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Iditarod musher Sass reaches halfway point 1st

Brent Sass was the Iditarod’s 2012 Rookie of the Year but has never won the nearly 1,000-mile race across Alaska.
Credit: AP
The ceremonial start of the Iditarod Trail Sled Dog Race was held during a heavy snowstorm Saturday, March 5, 2022, in downtown Anchorage, Alaska. The competitive start of the nearly 1,000-mile race will be held March 6, 2022, in Willow, Alaska, with the winner expected in the Bering Sea coastal town of Nome about nine days later. (AP Photo/Mark Thiessen)

ANCHORAGE, Alaska — A musher originally from Minnesota is the first to reach the halfway point of this year’s Iditarod Trail Sled Dog Race.

Brent Sass, who now calls Eureka, Alaska, home, pulled into the checkpoint in the ghost town of Cripple Wednesday afternoon. For his efforts, he picks up a trophy and $3,000 in gold nuggets.

Sass was the Iditarod’s 2012 Rookie of the Year but has never won the nearly 1,000-mile race across Alaska.

He skipped the Iditarod from 2017-2019 and has collected two top-five finishes since returning to the race. He was fourth in 2020 and third last year after also winning the halfway award.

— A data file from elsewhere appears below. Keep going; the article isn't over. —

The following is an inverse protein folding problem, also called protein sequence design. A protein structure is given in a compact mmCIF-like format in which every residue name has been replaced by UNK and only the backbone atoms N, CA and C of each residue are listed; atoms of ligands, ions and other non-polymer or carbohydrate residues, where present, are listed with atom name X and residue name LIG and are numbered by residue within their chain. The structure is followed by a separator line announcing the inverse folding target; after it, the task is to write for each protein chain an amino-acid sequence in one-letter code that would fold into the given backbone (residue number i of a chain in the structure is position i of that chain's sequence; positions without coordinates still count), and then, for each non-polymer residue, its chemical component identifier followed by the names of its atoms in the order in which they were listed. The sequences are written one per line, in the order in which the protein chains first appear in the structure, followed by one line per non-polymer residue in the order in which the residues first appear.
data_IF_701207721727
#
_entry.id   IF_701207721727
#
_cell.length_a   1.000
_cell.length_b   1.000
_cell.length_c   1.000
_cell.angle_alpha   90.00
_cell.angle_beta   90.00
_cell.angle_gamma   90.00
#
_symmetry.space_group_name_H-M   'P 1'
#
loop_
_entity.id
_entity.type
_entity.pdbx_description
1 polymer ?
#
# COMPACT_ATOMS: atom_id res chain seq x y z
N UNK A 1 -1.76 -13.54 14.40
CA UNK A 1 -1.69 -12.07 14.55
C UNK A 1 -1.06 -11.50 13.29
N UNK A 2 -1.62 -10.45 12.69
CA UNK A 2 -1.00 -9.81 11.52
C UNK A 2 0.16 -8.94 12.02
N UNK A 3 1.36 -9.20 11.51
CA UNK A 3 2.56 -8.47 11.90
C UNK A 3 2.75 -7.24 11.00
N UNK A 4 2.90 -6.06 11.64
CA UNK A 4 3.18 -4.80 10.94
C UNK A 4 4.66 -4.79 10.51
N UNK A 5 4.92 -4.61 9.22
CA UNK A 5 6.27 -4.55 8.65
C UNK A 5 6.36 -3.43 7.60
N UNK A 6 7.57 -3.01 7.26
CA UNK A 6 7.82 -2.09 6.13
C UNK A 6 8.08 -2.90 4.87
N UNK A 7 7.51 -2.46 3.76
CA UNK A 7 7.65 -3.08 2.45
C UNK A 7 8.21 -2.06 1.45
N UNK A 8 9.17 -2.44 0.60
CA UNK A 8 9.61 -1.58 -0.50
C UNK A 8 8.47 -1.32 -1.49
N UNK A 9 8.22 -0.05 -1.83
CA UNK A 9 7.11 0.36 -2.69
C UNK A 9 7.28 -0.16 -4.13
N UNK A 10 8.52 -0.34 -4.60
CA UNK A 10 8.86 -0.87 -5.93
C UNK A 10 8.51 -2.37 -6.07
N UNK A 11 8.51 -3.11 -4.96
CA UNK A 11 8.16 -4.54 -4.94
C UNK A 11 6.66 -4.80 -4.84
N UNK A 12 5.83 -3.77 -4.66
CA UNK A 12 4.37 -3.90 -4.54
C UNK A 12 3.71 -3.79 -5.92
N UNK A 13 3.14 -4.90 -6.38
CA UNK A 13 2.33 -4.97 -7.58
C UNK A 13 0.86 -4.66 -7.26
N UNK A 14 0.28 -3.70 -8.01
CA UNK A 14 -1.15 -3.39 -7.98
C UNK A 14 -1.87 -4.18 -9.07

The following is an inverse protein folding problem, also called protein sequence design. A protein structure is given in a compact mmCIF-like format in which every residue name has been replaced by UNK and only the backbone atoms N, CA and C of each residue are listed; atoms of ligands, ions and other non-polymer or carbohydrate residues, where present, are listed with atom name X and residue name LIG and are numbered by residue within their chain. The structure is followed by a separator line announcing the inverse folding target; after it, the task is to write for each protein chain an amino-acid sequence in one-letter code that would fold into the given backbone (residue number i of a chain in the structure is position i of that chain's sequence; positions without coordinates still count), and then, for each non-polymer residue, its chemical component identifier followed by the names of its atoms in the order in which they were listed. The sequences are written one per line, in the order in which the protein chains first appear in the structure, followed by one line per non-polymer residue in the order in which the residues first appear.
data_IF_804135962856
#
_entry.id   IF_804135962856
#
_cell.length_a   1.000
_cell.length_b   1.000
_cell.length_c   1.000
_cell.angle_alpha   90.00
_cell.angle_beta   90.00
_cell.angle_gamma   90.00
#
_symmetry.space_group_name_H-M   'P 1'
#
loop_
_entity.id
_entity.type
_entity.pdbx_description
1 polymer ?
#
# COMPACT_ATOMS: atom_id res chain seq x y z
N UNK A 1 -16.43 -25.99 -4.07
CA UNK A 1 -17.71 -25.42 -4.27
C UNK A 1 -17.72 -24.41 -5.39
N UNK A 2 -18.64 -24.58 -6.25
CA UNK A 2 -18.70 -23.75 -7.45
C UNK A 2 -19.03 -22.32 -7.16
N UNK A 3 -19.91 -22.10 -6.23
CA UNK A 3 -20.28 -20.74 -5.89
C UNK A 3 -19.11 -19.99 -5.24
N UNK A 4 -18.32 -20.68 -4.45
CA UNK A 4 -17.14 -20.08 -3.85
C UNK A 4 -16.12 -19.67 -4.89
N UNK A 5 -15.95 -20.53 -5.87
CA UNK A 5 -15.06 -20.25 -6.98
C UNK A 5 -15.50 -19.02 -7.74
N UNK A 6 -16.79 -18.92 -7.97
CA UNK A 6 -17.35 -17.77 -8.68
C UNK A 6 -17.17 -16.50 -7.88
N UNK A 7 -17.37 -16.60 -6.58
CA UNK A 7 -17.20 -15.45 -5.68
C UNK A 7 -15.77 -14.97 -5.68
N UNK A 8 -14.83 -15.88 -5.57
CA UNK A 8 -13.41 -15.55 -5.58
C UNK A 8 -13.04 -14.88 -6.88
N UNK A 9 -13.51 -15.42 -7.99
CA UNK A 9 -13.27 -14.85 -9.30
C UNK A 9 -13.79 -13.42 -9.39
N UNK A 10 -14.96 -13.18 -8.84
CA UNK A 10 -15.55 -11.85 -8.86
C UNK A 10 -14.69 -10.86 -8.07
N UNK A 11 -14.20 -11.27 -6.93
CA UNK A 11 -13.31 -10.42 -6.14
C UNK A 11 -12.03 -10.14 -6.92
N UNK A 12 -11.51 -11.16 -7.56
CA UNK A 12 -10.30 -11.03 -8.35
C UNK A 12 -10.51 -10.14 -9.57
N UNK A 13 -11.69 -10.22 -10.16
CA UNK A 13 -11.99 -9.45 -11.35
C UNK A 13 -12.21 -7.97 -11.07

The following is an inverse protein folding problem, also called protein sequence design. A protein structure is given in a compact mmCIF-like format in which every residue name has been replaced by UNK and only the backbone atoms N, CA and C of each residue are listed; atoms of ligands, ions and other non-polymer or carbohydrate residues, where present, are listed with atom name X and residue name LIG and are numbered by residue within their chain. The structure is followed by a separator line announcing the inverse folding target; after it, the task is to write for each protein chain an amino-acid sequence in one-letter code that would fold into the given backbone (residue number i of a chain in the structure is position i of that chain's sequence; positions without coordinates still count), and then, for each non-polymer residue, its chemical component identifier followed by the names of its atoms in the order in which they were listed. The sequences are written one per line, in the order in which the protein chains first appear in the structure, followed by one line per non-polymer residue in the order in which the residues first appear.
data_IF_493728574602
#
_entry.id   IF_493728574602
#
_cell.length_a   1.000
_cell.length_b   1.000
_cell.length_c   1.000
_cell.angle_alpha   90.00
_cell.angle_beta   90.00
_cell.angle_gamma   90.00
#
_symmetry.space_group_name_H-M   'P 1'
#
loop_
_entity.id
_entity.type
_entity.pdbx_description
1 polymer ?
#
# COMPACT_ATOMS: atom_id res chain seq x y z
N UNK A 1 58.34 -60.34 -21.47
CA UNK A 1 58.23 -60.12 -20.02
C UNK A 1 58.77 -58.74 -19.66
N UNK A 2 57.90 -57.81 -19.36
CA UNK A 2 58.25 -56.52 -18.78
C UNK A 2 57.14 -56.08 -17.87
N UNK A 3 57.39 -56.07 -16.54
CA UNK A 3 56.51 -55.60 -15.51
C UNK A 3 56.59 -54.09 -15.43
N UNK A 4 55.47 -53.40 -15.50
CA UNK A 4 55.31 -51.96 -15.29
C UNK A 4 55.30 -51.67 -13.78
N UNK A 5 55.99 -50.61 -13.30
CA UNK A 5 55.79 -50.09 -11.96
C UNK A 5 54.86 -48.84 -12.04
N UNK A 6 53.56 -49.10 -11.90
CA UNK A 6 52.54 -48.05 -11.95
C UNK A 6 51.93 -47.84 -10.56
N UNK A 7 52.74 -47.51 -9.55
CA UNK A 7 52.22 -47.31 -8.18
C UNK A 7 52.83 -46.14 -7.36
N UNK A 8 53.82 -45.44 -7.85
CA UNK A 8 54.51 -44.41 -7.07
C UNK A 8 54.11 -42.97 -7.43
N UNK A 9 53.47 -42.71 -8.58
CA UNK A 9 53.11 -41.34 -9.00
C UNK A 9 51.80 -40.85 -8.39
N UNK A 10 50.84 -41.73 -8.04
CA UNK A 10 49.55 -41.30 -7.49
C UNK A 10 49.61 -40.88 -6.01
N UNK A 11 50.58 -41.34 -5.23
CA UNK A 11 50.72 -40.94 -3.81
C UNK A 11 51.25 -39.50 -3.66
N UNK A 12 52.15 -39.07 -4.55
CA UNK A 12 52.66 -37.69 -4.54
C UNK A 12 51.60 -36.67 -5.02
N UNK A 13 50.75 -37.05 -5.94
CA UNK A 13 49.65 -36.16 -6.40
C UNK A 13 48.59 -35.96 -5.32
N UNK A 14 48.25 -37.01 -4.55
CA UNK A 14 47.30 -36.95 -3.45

Sass left the previous checkpoint in Ophir, another mining town that went bust when the gold was excavated, 18 minutes behind defending champion Dallas Seavey and his 12 dogs earlier Wednesday. It took Sass and his team of 13 dogs 11 hours and 43 minutes to travel the 73 miles between the two checkpoints.

Seavey, who with a victory would become the race’s greatest champion, was the first musher to leave Ophir as mushers continue to jockey for position in the early part of the race. Lead changes in the early going are common.

A musher must start the race with at least 12 dogs but no more than 14. Race rules require at least five dogs be on the team at the finish line.

Seavey is tied with Rick Swenson with the most Iditarod titles, at five apiece. Swenson won his fifth title in 1991, and the now-71-year-old musher last ran the Iditarod in 2012.

Seavey earlier told The Associated Press that win or lose, he will likely take a break from the race after this year to spend time with his daughter.

Besides the two front-runners, 14 other mushers were en route to Cripple from Ophir.

Musher Aaron Burmeister picked up some homemade Alaska swag when he was the first musher to reach McGrath Tuesday, the checkpoint right before Ophir.

The prizes, made by McGrath residents, included a pair of musher mitts made of beaver fur and beaded moose hide by Loretta Maillelle and a beaver fur musher hat sewn by Lucy Miller.

The race started for 49 mushers Sunday in Willow, just north of Anchorage. They will travel over two mountain ranges and the frozen Yukon River to battle Alaska’s windswept western coast. The winner is expected in the Bering Sea coastal community of Nome next week.

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